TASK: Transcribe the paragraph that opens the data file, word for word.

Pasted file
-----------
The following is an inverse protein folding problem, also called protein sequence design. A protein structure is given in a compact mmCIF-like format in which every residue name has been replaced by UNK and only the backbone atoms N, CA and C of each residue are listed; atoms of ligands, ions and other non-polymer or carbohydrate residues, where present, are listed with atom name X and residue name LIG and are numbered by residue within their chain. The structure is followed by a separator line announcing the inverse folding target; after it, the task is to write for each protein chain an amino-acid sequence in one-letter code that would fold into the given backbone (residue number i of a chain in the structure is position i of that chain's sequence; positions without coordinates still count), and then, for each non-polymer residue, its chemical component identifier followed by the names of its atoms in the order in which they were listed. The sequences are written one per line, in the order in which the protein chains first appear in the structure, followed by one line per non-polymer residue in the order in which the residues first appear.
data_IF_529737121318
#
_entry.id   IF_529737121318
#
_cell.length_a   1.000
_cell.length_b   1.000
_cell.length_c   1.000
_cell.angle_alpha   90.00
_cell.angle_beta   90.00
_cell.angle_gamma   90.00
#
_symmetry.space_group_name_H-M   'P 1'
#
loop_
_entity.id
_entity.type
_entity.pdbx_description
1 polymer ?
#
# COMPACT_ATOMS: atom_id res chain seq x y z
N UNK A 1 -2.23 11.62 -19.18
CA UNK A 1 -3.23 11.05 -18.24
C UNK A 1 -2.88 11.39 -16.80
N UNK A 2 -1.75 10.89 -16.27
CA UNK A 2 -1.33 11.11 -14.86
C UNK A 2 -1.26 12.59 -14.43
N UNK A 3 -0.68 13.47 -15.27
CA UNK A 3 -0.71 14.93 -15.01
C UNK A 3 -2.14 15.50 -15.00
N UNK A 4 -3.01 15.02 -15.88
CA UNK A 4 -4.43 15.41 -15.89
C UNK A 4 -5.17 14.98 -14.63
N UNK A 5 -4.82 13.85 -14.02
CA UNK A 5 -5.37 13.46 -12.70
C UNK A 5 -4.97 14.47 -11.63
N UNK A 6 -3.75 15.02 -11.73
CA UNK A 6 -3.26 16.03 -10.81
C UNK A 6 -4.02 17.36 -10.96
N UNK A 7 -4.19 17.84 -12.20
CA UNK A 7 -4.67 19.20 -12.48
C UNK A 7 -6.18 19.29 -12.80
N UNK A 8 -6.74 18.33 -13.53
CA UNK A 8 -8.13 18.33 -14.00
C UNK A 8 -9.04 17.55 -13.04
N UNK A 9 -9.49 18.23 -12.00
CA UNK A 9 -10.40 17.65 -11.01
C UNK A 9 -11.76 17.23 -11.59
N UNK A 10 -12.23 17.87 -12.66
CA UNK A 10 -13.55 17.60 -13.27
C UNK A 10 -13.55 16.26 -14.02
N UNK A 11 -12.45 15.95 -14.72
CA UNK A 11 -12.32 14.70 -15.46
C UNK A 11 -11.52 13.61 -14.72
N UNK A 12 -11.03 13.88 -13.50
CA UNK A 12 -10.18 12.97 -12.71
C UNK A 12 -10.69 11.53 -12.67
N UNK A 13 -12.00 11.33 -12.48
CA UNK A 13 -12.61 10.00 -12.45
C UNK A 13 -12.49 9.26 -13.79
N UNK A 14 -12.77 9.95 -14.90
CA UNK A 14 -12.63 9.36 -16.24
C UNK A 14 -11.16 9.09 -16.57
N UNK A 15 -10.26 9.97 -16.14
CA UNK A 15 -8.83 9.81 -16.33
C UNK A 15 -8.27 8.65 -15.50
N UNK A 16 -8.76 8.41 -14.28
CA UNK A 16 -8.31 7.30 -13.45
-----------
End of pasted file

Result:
The following is an inverse protein folding problem, also called protein sequence design. A protein structure is given in a compact mmCIF-like format in which every residue name has been replaced by UNK and only the backbone atoms N, CA and C of each residue are listed; atoms of ligands, ions and other non-polymer or carbohydrate residues, where present, are listed with atom name X and residue name LIG and are numbered by residue within their chain. The structure is followed by a separator line announcing the inverse folding target; after it, the task is to write for each protein chain an amino-acid sequence in one-letter code that would fold into the given backbone (residue number i of a chain in the structure is position i of that chain's sequence; positions without coordinates still count), and then, for each non-polymer residue, its chemical component identifier followed by the names of its atoms in the order in which they were listed. The sequences are written one per line, in the order in which the protein chains first appear in the structure, followed by one line per non-polymer residue in the order in which the residues first appear.